Dear Friends, Partners, Teaching Artists, Colleagues and Supporters,
Elders Share the Arts will be drawing to a close our fruitful 40-year history as of June 30, 2018. We are passing on our exemplary programs to well established organizations in the field. This decision reflects the growth of the field and our understanding that the work continues with like-minded professional organizations.
As you know, it is very challenging to sustain an arts organization of our size and after exploring a variety of options, the board of directors decided that the strongest choice is to pass on our stellar programs to select arts organizations doing work in the field. ESTA pioneered the field of creative aging. We have fulfilled our mission and are proud to pass the torch. As of July 1, our Legacy Arts and History Alive programs will be passed to Teachers & Writers Collaborative, and our Pearls of Wisdom will be passed to DOROT.
We are proud that we have pioneered the field of Creative Aging and have brought the value of the arts to the well-being and health of thousands of New York City older people, and many more throughout the United States and countries worldwide.
The core mission of ESTA recognizes the life generating benefits of celebrating the voices of our elders while honoring their presence in our lives through creative expression in theater, music, storytelling, spoken word, writing, and the visual arts. ESTA's residencies have been a model for developing replicable programs.
Among ESTA’s significant milestones are:
- Providing dynamic arts programs for seniors in NYC neighborhood centers, such as History Alive!, Legacy Arts, and the Pearls of Wisdom, ignite creative expression, establish elders' role as bearers of culture, and establish pathways that deepen seniors’ connections to their communities;
- Being a key research partner in Dr. Gene Cohen’s landmark study, “Creativity and Aging” in 2001 which inspired and led ESTA to launching the National Center for Creative Aging as an advocacy, policy and networking organization for the field;
- Receiving awards and recognition for our programs from the National Council on Aging, the National Endowment for the Arts, the American Society on Aging, and the United States Committee for the Observance of the United Nations International Year of Older Persons, and many others;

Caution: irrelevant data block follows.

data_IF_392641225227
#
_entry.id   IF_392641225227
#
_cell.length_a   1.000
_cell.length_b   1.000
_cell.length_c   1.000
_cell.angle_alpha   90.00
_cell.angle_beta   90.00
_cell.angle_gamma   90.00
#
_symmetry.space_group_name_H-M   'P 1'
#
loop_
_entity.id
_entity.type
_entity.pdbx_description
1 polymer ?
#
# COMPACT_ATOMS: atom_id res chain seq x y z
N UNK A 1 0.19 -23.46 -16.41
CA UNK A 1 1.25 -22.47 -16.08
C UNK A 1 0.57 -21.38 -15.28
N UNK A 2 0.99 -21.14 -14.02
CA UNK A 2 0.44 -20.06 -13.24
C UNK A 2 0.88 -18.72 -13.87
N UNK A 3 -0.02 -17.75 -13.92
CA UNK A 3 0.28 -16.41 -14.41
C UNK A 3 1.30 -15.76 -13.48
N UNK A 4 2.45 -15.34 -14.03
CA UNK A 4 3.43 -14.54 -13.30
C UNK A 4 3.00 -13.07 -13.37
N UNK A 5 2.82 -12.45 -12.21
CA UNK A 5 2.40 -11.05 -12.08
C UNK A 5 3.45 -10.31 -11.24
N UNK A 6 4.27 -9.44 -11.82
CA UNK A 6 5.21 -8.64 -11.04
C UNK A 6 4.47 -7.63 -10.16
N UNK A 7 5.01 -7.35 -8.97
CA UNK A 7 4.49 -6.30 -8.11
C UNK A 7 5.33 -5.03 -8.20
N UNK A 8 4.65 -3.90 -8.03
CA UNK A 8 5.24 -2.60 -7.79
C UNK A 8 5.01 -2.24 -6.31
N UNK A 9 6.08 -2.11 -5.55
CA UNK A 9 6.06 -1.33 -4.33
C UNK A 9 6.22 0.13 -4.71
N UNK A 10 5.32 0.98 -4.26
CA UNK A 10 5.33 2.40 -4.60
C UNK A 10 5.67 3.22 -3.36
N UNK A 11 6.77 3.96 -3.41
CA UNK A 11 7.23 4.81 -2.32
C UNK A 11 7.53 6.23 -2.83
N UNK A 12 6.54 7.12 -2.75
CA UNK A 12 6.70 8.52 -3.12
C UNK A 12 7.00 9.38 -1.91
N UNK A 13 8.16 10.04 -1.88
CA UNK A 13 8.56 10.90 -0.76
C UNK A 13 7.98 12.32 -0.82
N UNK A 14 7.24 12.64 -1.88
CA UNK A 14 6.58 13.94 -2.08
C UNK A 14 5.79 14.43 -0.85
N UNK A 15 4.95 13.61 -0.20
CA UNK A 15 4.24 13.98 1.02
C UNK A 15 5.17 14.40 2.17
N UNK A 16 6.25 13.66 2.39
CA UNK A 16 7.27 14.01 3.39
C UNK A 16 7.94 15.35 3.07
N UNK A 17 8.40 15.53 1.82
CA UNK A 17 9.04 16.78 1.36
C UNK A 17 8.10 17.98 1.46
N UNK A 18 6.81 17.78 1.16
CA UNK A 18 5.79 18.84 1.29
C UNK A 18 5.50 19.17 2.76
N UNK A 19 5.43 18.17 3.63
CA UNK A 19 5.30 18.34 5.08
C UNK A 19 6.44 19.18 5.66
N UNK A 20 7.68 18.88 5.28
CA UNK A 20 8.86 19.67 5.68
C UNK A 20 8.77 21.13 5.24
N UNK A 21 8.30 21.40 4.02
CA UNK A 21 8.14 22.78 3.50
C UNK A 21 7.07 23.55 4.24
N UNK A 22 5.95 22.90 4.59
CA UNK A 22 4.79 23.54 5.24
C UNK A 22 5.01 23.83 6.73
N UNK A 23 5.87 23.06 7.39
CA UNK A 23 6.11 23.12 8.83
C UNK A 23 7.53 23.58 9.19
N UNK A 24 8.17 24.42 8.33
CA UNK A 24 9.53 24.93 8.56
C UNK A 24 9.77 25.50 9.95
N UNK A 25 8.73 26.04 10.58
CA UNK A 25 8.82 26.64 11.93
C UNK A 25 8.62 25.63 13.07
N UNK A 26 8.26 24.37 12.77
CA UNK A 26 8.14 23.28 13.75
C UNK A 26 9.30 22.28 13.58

- Initiating and developing a training unit for the Creative Aging field in partnership with the NYC Department for the Aging, New York State Council on the Arts, the National Endowment for the Arts and the National Center for Creative Aging, as well as internationally with foundation support in Taiwan, England and Australia.
ESTA’s current Board and staff thank all our many partners, community site staffs, teaching artists, funders, donors, past board members, and ESTA staff whose vision, energies and enthusiasm helped create the field of Creative Aging and sustained us throughout these years. We also want to recognize all the elder participants who have lent their energies, enthusiasm and vitality to our programs.
ESTA is proud to announce that we have prepared the first archive for the field of Creative Aging which will reside at the University of Massachusetts/Amherst in their National Arts Policy Archives and Library. It will feature a breadth of materials from ESTA, other NYC arts organizations, the NCCA as well as other national arts programs for elders, which will secure the legacy of the field.
We deeply appreciate your commitment to ESTA’s vision of elders as the keepers of our culture and the programs that have built communities and enhanced the quality of life for all.
ESTA Board: Betsey Nathan, John Flack, Susan Fleminger, Nancy Avitabile, Karen Bassuk, Judy Padow
Founder and Executive Director: Susan Perlstein
The ESTA Board of Directors acknowledges our appreciation of Susan Perlstein and her dedication to ESTA and the Creative Aging field. We know that she will always be a strong advocate for older adults and we wish her all the best.